Apple has had to reduce projected production numbers for its new device in the face of what is expected to be low demand.
Author, Tom Gerken
Role, BBC News
February 2, 2024
Apple’s Vision Pro mixed reality headset went on sale this February 2 in the United States.
The Vision Pro is the company’s first major release since the Apple Watch in 2015. The device costs $3,499.
This new release has already had some problems. As a result, according to the Financial Times, Apple has more than halved its production forecasts, from an estimated one million to 400,000 units.
The company also announced that the device will have 256GB of storage and clarified that the headset’s eye-tracking technology can work by monitoring only one dominant eye, for people who do not have full use of both eyes.
Apple is trying to differentiate its product from other devices on the market, and has told headset developers to identify their applications as “spatial computing.”
“Do not describe your app experience as augmented reality (AR), virtual reality (VR), extended reality (XR), or mixed reality (MR),” he said in a blog post aimed at these professionals.
As part of its commercial strategy, it has also released an online trailer, featuring movie characters wearing glasses and helmets, in what appears to be an attempt to recreate the hype that surrounded the launch of the iPhone in 2007.
If successful, Apple will have found a new multibillion-dollar source of revenue. But at a time when inflation has caused many people around the world to struggle to meet their basic needs, this may not be a reality.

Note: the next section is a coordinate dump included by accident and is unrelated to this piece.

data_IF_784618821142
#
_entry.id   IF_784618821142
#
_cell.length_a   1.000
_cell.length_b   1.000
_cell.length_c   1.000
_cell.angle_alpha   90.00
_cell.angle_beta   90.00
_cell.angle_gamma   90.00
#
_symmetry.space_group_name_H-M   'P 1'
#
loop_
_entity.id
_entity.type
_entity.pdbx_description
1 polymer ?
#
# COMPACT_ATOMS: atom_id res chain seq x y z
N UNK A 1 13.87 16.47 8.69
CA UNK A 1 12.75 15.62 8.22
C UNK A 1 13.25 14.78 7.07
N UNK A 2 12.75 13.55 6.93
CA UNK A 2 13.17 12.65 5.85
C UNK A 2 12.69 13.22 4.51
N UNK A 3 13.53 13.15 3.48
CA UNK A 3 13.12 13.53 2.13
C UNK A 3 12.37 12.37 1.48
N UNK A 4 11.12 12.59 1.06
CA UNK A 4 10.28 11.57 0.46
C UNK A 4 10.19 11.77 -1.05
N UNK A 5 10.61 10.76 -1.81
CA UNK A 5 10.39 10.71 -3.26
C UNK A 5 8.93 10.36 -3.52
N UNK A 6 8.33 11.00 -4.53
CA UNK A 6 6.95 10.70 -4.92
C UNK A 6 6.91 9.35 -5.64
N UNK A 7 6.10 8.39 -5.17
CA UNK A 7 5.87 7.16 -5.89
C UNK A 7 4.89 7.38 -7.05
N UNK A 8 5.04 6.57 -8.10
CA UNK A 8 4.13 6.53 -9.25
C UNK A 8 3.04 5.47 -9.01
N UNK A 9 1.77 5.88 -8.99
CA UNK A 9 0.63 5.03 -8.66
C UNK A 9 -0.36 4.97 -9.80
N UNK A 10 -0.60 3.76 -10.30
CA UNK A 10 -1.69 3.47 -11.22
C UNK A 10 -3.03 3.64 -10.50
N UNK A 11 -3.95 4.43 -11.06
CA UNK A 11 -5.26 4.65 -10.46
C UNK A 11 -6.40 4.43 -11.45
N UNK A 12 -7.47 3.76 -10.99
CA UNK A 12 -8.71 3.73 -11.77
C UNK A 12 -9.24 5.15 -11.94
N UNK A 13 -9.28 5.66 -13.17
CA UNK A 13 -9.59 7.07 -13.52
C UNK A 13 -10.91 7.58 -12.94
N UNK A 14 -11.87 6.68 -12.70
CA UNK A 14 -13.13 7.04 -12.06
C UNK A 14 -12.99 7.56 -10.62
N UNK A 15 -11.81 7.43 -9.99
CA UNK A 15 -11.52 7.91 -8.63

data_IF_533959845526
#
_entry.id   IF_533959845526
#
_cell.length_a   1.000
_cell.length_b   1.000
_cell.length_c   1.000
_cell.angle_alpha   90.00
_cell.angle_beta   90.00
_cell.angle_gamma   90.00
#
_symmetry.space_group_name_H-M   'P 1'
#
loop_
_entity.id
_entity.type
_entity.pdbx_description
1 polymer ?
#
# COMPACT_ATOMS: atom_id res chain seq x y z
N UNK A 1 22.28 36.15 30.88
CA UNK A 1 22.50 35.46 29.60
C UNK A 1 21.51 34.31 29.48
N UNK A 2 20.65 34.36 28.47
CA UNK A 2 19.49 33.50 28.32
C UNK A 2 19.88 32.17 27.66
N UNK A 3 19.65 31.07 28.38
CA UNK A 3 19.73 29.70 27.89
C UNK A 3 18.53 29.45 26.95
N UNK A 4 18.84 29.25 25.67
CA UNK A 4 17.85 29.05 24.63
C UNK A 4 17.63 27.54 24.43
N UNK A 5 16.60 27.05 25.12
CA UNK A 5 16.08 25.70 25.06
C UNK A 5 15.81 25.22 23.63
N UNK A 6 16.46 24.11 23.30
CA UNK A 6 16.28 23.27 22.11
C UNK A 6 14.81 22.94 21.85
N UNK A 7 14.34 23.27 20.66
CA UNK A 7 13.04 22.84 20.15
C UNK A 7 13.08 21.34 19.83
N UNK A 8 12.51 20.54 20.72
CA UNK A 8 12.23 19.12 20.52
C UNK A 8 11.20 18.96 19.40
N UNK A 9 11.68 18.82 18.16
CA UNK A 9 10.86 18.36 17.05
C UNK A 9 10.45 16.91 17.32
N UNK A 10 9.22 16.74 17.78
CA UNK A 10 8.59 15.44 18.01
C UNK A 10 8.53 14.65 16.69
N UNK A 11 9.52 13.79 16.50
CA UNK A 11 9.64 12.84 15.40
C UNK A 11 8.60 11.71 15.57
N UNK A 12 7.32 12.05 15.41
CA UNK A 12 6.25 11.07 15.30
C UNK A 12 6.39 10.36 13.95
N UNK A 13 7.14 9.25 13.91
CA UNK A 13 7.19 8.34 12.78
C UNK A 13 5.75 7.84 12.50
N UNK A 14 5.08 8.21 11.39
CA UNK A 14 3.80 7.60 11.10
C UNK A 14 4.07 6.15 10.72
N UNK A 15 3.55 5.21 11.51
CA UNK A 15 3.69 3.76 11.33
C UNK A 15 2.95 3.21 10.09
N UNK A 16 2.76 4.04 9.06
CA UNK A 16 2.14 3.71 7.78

Vision Pro Competitors
Another of the technological giants, Meta, has opted for a lower-priced viewer, in a market that has not yet taken off.
Its Quest 3 costs US$499 in the United States.
Even though the price is lower, it has also struggled to achieve massive sales volume.
One of the problems that these devices seem to be facing is discomfort due to prolonged use, another factor why they have not become popular.
The BBC test
The BBC had the opportunity to test the Vision Pro in June last year and found both advantages and disadvantages to the experience.
We were one of the few media outlets in the world allowed to test the device, but we were not allowed to take photos or record videos.
Unlike many of the devices available, Apple has separated the battery from its Vision Pro so that it does not feel as much weight on the head, although this means that the battery is connected to a cable next to the user.
The user experience is classic and minimalist Apple. Once you put on the glasses, you see the room around you, but not through the glass, but through the multiple integrated cameras.
This is what is called “mixed reality”: digital content projected into your environment.
To open applications, the user must press a single button located at the top right of the viewer. This is how the familiar icons of the usual applications on the iPhone will appear: iMessage, Photos, Apple TV, a list that will increase as developers create new ones.
From that moment on, everything is controlled with gestures. The viewfinder tracks where you are looking. When you look at an app icon and pinch your thumb and forefinger together, it opens.
The level of immersion can be regulated using a physical dial that increases or decreases the size of the images displayed. It is up to the user whether they want to fill the entire room or appear as a television screen superimposed on your wall.
However, if someone approaches you in real life, you’ll be able to see them no matter how immersed you are.
Every time there was a problem with the demo during the presentation to a small group of media, an Apple employee reminded us that it was not yet a final product. Apple did not allow recording, which prevented images of those inconveniences from being shared online.